Bradley Cooper On Ryan Gosling In 'Place Beyond The Pines': 'It Felt Like Getting In The Ring With A Real Motherf--ker'

"The Place Beyond The Pines" is the type of movie that makes people decry the fact that Hollywood doesn't make movies like "The Place Beyond The Pines" anymore.

An epic family crime drama that spans 15 years, the Derek Cianfrance film has drawn comparisons to "The Godfather" and "The Deer Hunter" thanks, in part, to its gritty storyline and Cianfrance's bold direction. (Watch the film's incredible, single-take opening sequence here.)

Set in Schenectady, New York (the Iroquois word translates to "place beyond the pines"), "The Place Beyond The Pines" focuses on Luke (Ryan Gosling), a stunt motorcycle driver who takes to a life of bank robbing in an attempt to support his infant son. Bradley Cooper, who doesn't appear until almost an hour into the film, plays a local police officer who attempts to bring Luke to justice.

With "The Place Beyond The Pines" out on DVD and Blu-ray on Aug. 6, HuffPost Entertainment spoke to Cooper about the well-reviewed drama, why he feared even signing on for the project and what he loved about Ryan Gosling.

Derek has this way of shooting Avery in tight frames, so he's basically trapped in the picture -- it's an excellent shorthand to give the audience a lot of information about the character in a subtle way. You've worked with some of the best directors around, what stood out about Derek?
I think he's a fucking great director. He did this thing that mirrors Avery and Luke. It's almost a hand-off aesthetically. There's some weird thing where we inhabit the same space in some odd way.

This movie is ambitious in its structure: the opening hour with Ryan could practically be its own film. Knowing you're picking up the baton, did you feel pressure as an actor to keep the film up to that level?
Oh, 100 percent. Are you kidding me? That was a major fear. Especially because the guy that gets the hand-off is the opposite of Luke. He's not a muscle-bound, motorcycle-riding bank robber. He's an internalized rat. A guy who's soul searching. You're like, "Jesus, man." Talk about recipe for disaster!

How did you overcome that fear?
I just dove in. I trusted Derek and worked on the story to find a way to make Avery interesting and complicated. I also really trusted that the audience would hopefully be intrigued with his emotional state; his internal dilemma. Because he really doesn't do anything. He's a very internalized character. The hope is that you're invested enough in the story at that point. Then, with him, that it's interesting.

Was this a situation where you read the script and knew immediately that you wanted to sign on?
No, not at all. It was about the project. It was about working with Ryan Gosling, who I'm a huge fan of, and Derek. That was the whole reason I did it. I had heard how Derek works -- this idea of making it as real as possible and doing extreme things in preparation. SPOILER ALERT I thought this would be a great learning experience, even though I was not crazy about playing this guy that kills Ryan. I'm so glad I did it though, because it wound up being an experience where I fell in love with playing this role -- which was not why I got into it in the first place. This is the most complicated guy I've played for sure.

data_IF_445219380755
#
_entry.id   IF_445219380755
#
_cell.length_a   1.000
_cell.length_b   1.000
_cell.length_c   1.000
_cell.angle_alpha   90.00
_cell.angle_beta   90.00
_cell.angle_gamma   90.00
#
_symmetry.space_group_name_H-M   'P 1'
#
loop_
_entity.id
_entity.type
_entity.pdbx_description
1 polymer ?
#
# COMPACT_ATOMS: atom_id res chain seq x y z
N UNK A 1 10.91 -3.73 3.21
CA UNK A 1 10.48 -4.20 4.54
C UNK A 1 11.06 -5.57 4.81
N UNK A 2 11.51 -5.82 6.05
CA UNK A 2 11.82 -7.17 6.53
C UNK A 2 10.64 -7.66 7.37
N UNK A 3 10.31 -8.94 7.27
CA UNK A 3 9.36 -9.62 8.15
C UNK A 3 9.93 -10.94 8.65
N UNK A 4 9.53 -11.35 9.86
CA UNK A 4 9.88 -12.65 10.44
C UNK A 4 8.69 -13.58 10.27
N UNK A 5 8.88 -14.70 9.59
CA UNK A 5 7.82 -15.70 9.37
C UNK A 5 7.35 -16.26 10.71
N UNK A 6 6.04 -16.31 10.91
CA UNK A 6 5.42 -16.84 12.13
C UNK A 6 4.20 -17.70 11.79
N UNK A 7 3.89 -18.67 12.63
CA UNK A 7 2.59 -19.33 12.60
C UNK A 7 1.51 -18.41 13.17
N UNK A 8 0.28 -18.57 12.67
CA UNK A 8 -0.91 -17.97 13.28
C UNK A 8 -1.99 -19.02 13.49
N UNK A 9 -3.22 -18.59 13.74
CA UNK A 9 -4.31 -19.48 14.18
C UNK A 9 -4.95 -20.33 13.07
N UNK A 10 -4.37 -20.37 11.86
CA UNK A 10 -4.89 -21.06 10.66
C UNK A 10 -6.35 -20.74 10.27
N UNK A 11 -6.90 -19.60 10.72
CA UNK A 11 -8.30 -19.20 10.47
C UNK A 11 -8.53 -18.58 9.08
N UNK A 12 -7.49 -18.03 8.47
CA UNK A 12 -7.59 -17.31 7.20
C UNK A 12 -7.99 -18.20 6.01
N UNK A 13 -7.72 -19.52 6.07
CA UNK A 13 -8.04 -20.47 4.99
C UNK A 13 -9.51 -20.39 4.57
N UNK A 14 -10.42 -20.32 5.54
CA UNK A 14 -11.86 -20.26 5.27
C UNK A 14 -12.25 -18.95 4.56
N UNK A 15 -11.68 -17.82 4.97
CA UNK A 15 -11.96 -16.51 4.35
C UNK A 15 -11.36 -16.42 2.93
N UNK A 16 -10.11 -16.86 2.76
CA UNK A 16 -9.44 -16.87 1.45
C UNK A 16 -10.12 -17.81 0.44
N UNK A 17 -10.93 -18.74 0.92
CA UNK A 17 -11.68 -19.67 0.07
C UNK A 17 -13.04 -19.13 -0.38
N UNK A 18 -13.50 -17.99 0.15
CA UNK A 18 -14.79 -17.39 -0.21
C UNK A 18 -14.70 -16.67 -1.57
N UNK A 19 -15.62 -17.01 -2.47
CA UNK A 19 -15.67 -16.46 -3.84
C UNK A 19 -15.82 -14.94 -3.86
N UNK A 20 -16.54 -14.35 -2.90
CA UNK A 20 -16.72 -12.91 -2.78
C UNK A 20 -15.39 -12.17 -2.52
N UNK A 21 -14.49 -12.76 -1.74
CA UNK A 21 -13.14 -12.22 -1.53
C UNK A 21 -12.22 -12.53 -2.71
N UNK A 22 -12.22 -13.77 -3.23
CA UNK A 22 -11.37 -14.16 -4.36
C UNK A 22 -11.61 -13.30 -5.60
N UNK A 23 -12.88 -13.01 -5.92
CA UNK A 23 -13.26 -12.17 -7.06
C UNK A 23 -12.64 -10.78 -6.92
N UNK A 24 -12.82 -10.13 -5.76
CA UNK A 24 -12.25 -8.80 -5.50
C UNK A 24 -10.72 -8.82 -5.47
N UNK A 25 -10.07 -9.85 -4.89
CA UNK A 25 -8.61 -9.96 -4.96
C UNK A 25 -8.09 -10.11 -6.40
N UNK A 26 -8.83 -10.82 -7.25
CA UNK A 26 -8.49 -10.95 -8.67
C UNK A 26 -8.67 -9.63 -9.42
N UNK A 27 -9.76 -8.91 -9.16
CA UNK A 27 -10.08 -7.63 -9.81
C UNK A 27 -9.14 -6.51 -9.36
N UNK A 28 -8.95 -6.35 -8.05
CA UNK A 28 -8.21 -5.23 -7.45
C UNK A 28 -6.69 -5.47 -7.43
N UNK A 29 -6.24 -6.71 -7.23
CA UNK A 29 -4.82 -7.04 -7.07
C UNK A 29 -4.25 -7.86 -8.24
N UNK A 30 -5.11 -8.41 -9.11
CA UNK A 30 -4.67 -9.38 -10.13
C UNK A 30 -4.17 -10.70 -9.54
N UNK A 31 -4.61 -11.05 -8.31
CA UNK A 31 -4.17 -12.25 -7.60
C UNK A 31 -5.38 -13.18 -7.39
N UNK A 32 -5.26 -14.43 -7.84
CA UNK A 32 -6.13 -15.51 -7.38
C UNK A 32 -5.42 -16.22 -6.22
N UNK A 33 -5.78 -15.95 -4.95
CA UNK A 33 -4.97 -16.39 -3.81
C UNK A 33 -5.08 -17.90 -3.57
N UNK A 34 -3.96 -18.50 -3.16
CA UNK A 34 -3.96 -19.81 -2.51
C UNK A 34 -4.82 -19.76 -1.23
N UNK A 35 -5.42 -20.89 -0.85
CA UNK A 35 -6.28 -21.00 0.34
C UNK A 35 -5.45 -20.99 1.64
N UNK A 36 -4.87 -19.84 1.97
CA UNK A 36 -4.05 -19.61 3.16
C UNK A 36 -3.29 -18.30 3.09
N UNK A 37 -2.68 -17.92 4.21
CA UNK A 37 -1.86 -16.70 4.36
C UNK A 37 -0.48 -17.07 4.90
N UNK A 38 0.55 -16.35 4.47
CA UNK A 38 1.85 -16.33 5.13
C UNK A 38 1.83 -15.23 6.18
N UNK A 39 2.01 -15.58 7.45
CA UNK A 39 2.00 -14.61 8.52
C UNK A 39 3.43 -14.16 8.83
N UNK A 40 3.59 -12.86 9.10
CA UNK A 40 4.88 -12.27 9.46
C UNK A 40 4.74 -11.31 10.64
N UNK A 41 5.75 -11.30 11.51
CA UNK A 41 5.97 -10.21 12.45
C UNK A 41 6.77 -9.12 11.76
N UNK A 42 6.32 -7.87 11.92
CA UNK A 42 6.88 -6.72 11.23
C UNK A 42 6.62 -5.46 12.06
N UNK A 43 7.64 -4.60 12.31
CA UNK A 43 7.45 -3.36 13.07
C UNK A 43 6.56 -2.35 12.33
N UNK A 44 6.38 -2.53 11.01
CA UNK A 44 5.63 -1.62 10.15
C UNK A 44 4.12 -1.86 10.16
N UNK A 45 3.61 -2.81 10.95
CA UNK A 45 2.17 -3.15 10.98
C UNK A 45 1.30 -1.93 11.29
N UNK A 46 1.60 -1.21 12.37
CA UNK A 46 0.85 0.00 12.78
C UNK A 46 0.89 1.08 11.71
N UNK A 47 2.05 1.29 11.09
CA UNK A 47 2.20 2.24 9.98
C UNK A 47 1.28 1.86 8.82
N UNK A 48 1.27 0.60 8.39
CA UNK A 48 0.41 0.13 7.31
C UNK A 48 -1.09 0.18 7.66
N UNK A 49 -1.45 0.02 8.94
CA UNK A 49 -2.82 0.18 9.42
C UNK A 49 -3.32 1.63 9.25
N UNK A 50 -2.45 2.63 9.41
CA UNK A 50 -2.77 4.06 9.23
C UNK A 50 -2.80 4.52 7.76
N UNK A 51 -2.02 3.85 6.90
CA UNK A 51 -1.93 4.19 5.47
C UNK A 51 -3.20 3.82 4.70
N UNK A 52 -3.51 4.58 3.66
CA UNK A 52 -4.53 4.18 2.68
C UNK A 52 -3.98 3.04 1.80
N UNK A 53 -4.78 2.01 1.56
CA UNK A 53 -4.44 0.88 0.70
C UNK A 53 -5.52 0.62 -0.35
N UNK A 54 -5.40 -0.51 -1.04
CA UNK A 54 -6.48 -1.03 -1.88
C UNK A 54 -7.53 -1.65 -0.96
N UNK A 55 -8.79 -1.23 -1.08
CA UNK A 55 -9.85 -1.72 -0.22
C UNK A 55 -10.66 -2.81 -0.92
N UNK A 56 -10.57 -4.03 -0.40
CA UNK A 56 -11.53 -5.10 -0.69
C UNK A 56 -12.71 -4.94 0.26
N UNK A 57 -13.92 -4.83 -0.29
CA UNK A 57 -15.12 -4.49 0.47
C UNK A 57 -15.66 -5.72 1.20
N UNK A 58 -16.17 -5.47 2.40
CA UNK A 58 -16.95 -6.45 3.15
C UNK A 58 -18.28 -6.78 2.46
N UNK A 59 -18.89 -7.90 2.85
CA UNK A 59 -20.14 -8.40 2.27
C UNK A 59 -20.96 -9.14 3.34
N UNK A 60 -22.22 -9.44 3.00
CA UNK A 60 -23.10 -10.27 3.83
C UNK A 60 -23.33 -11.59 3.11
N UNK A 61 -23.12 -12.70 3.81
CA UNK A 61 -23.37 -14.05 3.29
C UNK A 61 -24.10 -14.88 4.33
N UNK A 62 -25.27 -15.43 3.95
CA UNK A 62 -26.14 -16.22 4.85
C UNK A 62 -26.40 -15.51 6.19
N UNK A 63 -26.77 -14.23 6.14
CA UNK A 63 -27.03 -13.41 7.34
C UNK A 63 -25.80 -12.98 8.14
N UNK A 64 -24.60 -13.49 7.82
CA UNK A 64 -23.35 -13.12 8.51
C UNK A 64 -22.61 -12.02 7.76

You've managed to cultivate a really strong brand, where you're making hit movies but they aren't superhero franchises or effects-driven things. With your reputation where it is now, do you think people would be upset if you suddenly decided to star in comic book blockbuster?
That's nice of you to say, that I would even have a brand. But I don't think about that at all. It's really simple: I just want to get better and work with great directors. That's it. That's the formula for me. I'm like a sponge. I just take in as much information as possible. Todd Phillips, Joe Carnahan, Derek Cianfrance, David O. Russell: these are great directors that I've had a chance to sit side-by-side with and learn.

Did you notice your relationship with David changed from "Silver Linings Playbook" to "American Hustle"?
Yeah, because it was another partnering, with producing that as well. I loved it. To have a supporting role in that film is different. It's been wonderful. I loved that experience. I hope we just do another one together. It's not lost on me how lucky I am that such a great director has allowed me to work with him in such an intimate way.

Speaking of collaborations, you only have one scene with Ryan in "The Place Beyond The Pines." What was that experience like?
He far surpassed what I had hoped for. It felt like I was getting in the ring with a real motherfucker. He's generous and sweet and no-bullshit and he had no weird antics -- he just works the way I like to work, too. I thought, "This just feels like home."

'The Place Beyond The Pines' Photos